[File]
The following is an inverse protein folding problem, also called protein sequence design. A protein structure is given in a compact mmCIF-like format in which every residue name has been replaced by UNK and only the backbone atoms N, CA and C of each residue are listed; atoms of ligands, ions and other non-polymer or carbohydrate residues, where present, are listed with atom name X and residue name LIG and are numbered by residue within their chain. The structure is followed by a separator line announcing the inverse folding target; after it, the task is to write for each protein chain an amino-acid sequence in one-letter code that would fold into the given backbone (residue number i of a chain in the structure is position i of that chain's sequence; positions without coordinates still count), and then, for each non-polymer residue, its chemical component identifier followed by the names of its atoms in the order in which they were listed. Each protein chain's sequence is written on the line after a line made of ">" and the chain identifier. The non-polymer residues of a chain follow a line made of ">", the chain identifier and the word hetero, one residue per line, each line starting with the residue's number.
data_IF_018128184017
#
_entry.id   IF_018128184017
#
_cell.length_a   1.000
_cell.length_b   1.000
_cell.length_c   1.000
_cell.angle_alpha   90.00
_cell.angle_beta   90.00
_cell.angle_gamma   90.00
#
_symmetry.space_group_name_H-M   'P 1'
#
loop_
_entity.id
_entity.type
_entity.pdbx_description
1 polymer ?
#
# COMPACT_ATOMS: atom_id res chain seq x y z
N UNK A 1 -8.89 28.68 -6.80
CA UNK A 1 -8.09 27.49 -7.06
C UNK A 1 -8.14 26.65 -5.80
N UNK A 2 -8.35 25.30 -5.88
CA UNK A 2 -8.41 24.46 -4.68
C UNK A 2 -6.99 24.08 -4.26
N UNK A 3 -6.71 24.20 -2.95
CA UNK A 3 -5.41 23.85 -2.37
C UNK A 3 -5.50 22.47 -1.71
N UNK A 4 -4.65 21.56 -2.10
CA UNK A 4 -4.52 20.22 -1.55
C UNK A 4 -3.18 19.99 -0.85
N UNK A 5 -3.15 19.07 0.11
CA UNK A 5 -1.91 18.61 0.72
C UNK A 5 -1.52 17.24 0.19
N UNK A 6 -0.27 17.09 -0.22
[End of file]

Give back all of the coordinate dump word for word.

The following is an inverse protein folding problem, also called protein sequence design. A protein structure is given in a compact mmCIF-like format in which every residue name has been replaced by UNK and only the backbone atoms N, CA and C of each residue are listed; atoms of ligands, ions and other non-polymer or carbohydrate residues, where present, are listed with atom name X and residue name LIG and are numbered by residue within their chain. The structure is followed by a separator line announcing the inverse folding target; after it, the task is to write for each protein chain an amino-acid sequence in one-letter code that would fold into the given backbone (residue number i of a chain in the structure is position i of that chain's sequence; positions without coordinates still count), and then, for each non-polymer residue, its chemical component identifier followed by the names of its atoms in the order in which they were listed. Each protein chain's sequence is written on the line after a line made of ">" and the chain identifier. The non-polymer residues of a chain follow a line made of ">", the chain identifier and the word hetero, one residue per line, each line starting with the residue's number.
data_IF_018128184017
#
_entry.id   IF_018128184017
#
_cell.length_a   1.000
_cell.length_b   1.000
_cell.length_c   1.000
_cell.angle_alpha   90.00
_cell.angle_beta   90.00
_cell.angle_gamma   90.00
#
_symmetry.space_group_name_H-M   'P 1'
#
loop_
_entity.id
_entity.type
_entity.pdbx_description
1 polymer ?
#
# COMPACT_ATOMS: atom_id res chain seq x y z
N UNK A 1 -8.89 28.68 -6.80
CA UNK A 1 -8.09 27.49 -7.06
C UNK A 1 -8.14 26.65 -5.80
N UNK A 2 -8.35 25.30 -5.88
CA UNK A 2 -8.41 24.46 -4.68
C UNK A 2 -6.99 24.08 -4.26
N UNK A 3 -6.71 24.20 -2.95
CA UNK A 3 -5.41 23.85 -2.37
C UNK A 3 -5.50 22.47 -1.71
N UNK A 4 -4.65 21.56 -2.10
CA UNK A 4 -4.52 20.22 -1.55
C UNK A 4 -3.18 19.99 -0.85
N UNK A 5 -3.15 19.07 0.11
CA UNK A 5 -1.91 18.61 0.72
C UNK A 5 -1.52 17.24 0.19
N UNK A 6 -0.27 17.09 -0.22